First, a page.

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banks break called charming chastity comes COMUS crown dance darkness daughter dear delight divine earth ELDER BROTHER enchanter esteemed fair faith false fear flocks foul friends Gather gave gentle give glass goddess gods golden grace green ground grow Guendolen hands hast hath head hear heard Heaven HILL homely honour keep lady light lips List Listen live looks lord lost loved mean Milton Nature never night nymph pass present queen rises rose Sabrina safe SECOND seek shades shepherd side sister sits soft song soon soul sound Speak spell Spirit stars stream swain sweet taste tell thee things thou thought Thyrsis Till took true Turn unknown virgin Virtue wave wild winds wings wise wood young youth
Page 38 - So dear to Heaven is saintly chastity That, when a soul is found sincerely so, A thousand liveried angels lackey her, Driving far off each thing of sin and guilt...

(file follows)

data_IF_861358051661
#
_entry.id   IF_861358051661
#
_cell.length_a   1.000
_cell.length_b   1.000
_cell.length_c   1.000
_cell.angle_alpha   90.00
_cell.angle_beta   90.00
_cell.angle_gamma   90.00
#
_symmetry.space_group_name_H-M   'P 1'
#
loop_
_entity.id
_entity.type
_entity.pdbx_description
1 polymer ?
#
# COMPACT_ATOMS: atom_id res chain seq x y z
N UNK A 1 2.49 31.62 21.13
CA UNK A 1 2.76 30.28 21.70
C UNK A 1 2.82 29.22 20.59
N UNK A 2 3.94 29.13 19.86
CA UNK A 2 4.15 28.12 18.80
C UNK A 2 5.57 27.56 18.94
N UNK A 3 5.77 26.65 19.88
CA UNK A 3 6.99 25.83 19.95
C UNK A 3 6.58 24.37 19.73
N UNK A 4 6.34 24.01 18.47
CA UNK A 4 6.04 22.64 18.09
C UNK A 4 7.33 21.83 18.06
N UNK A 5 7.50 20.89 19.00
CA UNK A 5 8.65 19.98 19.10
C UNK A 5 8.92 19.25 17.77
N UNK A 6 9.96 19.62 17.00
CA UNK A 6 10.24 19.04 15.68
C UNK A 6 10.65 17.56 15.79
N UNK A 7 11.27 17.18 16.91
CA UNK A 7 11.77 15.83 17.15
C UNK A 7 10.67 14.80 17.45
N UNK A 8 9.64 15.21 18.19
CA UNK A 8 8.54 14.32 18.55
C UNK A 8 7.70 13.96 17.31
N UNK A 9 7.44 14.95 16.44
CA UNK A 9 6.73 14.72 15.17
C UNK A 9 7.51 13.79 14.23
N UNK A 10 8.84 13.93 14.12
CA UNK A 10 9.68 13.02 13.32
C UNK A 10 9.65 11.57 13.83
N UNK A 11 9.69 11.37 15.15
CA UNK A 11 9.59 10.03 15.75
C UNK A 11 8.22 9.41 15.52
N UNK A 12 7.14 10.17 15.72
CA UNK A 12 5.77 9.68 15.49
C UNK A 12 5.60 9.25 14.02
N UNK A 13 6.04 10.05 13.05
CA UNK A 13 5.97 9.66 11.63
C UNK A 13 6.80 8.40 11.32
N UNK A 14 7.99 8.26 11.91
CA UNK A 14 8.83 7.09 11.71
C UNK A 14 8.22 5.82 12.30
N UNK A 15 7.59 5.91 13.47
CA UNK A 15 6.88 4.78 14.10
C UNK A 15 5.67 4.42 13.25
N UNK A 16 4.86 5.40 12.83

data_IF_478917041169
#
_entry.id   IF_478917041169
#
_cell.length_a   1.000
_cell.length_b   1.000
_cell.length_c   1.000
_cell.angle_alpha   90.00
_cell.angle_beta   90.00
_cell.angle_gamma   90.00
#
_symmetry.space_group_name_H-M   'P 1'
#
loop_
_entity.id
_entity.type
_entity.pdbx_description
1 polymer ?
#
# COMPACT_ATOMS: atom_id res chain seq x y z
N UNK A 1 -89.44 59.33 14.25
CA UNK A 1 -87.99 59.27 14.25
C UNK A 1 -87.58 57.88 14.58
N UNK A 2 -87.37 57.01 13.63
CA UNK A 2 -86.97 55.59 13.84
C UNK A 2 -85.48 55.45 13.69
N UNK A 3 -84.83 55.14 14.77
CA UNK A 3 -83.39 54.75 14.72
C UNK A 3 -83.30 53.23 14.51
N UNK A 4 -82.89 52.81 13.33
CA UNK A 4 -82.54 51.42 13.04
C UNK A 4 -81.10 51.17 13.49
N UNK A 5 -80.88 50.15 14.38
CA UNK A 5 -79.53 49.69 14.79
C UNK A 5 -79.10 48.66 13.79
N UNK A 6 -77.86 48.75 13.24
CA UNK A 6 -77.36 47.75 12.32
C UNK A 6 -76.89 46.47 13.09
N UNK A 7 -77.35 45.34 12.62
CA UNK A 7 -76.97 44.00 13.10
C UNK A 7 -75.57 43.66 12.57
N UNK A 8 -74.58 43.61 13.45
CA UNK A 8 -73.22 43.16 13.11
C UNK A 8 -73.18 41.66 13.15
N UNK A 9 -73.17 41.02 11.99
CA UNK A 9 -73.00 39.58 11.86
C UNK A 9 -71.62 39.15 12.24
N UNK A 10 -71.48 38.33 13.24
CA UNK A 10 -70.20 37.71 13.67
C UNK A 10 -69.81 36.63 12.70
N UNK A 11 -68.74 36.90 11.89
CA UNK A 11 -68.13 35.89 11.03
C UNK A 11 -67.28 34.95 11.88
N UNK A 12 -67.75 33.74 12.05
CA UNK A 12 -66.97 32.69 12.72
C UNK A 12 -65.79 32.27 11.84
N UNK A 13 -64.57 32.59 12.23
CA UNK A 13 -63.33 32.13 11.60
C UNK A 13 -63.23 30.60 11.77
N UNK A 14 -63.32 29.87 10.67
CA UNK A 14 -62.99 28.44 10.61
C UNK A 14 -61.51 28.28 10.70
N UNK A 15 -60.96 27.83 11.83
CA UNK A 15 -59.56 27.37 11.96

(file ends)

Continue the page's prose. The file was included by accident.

Page 32 - Wisdom's self Oft seeks to sweet retired solitude ; Where, with her best nurse, Contemplation, She plumes her feathers, and lets grow her wings, That in the various bustle of resort Were all too ruffled, and sometimes impair'd. He that has light within his own clear breast, May sit i...
Page 39 - How charming is divine Philosophy! Not harsh and crabbed, as dull fools suppose, But musical as is Apollo's lute, And a perpetual feast of nectared sweets, Where no crude surfeit reigns.
Page 76 - To the ocean now I fly, And those happy climes that lie Where day never shuts his eye, Up in the broad fields of the sky. There I suck the liquid air, All amidst the Gardens fair Of Hesperus, and his daughters three That sing about the Golden Tree.
Page 64 - What! have you let the false enchanter scape? O ye mistook; ye should have snatched his wand, And bound him fast. Without his rod reversed, And backward mutters of dissevering power, We cannot free the Lady that sits here In stony fetters fixed and motionless.
Page 3 - In regions mild of calm and serene air, Above the smoke and stir of this dim spot, Which men call earth...
Page 35 - Does arbitrate the event, my nature is That I incline to hope rather than fear, And gladly banish squint suspicion.
Page 10 - We, that are of purer fire, Imitate the starry quire ; Who, in their nightly watchful spheres, Lead in swift round the months and years. The sounds and seas, with all their finny drove, Now to the moon in wavering morrice move ; And, on the tawny sands and shelves, Trip the pert fairies and the dapper elves.